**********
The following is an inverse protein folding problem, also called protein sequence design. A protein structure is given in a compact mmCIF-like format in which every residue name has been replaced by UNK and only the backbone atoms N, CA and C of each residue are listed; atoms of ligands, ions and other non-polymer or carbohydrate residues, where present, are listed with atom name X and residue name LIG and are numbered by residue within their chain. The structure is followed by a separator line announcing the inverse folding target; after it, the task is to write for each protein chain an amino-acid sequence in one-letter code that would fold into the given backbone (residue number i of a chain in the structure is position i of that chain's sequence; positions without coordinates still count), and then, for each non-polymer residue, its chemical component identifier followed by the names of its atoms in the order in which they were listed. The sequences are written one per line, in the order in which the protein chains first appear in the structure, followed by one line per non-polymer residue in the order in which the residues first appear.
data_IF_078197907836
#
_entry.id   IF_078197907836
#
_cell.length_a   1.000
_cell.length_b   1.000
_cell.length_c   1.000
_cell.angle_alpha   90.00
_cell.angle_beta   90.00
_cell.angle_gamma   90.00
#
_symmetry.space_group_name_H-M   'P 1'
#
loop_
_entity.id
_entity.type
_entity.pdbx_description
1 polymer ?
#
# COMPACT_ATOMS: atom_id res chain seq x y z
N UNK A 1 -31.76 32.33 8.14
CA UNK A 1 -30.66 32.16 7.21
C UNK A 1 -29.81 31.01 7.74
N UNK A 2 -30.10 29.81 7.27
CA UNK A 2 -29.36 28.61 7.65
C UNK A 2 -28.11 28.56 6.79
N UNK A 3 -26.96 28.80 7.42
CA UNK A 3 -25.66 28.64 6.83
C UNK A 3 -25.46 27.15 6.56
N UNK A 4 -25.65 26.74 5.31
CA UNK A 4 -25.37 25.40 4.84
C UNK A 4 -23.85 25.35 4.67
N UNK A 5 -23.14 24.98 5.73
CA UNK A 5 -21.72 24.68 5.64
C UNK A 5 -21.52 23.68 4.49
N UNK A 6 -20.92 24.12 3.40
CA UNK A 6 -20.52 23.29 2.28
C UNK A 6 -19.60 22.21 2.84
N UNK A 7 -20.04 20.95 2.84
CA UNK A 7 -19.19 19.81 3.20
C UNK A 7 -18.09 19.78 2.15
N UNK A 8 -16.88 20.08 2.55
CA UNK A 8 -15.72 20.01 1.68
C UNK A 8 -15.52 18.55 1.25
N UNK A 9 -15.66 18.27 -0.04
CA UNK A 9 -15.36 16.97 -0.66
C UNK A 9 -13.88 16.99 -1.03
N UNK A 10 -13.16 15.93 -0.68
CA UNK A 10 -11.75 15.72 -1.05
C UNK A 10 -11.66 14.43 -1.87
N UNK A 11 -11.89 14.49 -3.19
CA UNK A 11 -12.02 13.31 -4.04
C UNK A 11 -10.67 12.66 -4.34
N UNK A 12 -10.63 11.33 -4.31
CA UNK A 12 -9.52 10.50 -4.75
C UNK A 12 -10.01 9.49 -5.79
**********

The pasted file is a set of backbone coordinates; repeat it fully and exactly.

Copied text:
The following is an inverse protein folding problem, also called protein sequence design. A protein structure is given in a compact mmCIF-like format in which every residue name has been replaced by UNK and only the backbone atoms N, CA and C of each residue are listed; atoms of ligands, ions and other non-polymer or carbohydrate residues, where present, are listed with atom name X and residue name LIG and are numbered by residue within their chain. The structure is followed by a separator line announcing the inverse folding target; after it, the task is to write for each protein chain an amino-acid sequence in one-letter code that would fold into the given backbone (residue number i of a chain in the structure is position i of that chain's sequence; positions without coordinates still count), and then, for each non-polymer residue, its chemical component identifier followed by the names of its atoms in the order in which they were listed. The sequences are written one per line, in the order in which the protein chains first appear in the structure, followed by one line per non-polymer residue in the order in which the residues first appear.
data_IF_078197907836
#
_entry.id   IF_078197907836
#
_cell.length_a   1.000
_cell.length_b   1.000
_cell.length_c   1.000
_cell.angle_alpha   90.00
_cell.angle_beta   90.00
_cell.angle_gamma   90.00
#
_symmetry.space_group_name_H-M   'P 1'
#
loop_
_entity.id
_entity.type
_entity.pdbx_description
1 polymer ?
#
# COMPACT_ATOMS: atom_id res chain seq x y z
N UNK A 1 -31.76 32.33 8.14
CA UNK A 1 -30.66 32.16 7.21
C UNK A 1 -29.81 31.01 7.74
N UNK A 2 -30.10 29.81 7.27
CA UNK A 2 -29.36 28.61 7.65
C UNK A 2 -28.11 28.56 6.79
N UNK A 3 -26.96 28.80 7.42
CA UNK A 3 -25.66 28.64 6.83
C UNK A 3 -25.46 27.15 6.56
N UNK A 4 -25.65 26.74 5.31
CA UNK A 4 -25.37 25.40 4.84
C UNK A 4 -23.85 25.35 4.67
N UNK A 5 -23.14 24.98 5.73
CA UNK A 5 -21.72 24.68 5.64
C UNK A 5 -21.52 23.68 4.49
N UNK A 6 -20.92 24.12 3.40
CA UNK A 6 -20.52 23.29 2.28
C UNK A 6 -19.60 22.21 2.84
N UNK A 7 -20.04 20.95 2.84
CA UNK A 7 -19.19 19.81 3.20
C UNK A 7 -18.09 19.78 2.15
N UNK A 8 -16.88 20.08 2.55
CA UNK A 8 -15.72 20.01 1.68
C UNK A 8 -15.52 18.55 1.25
N UNK A 9 -15.66 18.27 -0.04
CA UNK A 9 -15.36 16.97 -0.66
C UNK A 9 -13.88 16.99 -1.03
N UNK A 10 -13.16 15.93 -0.68
CA UNK A 10 -11.75 15.72 -1.05
C UNK A 10 -11.66 14.43 -1.87
N UNK A 11 -11.89 14.49 -3.19
CA UNK A 11 -12.02 13.31 -4.04
C UNK A 11 -10.67 12.66 -4.34
N UNK A 12 -10.63 11.33 -4.31
CA UNK A 12 -9.52 10.50 -4.75
C UNK A 12 -10.01 9.49 -5.79